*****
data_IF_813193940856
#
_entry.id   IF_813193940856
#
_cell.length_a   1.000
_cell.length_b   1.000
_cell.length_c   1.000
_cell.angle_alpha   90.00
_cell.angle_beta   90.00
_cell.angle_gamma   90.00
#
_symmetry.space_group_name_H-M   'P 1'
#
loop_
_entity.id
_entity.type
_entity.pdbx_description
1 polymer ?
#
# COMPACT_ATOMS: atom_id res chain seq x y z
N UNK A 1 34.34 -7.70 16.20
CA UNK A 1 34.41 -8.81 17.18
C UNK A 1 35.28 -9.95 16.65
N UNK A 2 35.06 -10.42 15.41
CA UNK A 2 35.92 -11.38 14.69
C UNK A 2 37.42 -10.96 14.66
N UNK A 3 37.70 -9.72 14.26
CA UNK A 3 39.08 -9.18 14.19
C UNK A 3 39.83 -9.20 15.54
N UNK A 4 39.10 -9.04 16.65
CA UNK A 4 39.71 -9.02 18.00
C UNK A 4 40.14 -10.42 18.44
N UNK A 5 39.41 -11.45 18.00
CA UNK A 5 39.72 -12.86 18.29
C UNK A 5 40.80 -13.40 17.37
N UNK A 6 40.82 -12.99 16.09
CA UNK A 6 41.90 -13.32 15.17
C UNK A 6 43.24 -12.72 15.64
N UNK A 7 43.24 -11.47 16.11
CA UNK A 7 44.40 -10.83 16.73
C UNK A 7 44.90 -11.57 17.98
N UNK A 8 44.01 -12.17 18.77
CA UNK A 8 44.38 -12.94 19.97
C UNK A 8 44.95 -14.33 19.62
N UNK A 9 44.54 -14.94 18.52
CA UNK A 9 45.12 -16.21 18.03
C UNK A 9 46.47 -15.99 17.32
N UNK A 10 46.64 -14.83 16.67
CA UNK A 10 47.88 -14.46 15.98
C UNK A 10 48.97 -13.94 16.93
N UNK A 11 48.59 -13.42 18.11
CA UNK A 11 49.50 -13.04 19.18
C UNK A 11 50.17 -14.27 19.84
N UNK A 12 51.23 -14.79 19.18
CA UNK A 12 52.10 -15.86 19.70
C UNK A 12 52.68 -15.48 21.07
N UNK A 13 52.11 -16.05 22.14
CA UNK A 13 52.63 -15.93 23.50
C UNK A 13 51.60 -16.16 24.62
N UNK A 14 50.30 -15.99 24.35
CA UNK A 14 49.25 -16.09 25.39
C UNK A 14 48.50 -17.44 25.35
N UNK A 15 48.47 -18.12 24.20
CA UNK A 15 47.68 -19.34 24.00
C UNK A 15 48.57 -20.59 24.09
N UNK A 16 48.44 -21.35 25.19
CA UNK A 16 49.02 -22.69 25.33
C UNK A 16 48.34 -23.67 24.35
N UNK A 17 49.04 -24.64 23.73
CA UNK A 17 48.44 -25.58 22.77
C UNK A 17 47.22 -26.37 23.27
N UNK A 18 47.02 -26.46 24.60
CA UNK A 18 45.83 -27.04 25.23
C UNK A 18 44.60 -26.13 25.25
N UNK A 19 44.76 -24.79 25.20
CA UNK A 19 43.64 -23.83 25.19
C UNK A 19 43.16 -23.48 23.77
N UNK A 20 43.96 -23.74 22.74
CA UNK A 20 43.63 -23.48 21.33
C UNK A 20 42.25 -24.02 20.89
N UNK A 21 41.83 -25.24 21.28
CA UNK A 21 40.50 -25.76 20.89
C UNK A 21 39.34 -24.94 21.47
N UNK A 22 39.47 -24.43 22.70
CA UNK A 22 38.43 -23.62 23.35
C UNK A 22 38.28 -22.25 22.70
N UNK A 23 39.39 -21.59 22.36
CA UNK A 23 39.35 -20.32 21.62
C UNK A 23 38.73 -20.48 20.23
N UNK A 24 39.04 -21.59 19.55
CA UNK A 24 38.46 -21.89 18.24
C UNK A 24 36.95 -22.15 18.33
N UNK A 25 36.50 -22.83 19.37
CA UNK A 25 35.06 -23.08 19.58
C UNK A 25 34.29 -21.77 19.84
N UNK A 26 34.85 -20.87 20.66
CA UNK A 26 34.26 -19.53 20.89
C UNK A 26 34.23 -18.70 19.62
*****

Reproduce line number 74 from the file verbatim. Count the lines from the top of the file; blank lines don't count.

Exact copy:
C UNK A 18 44.60 -26.13 25.25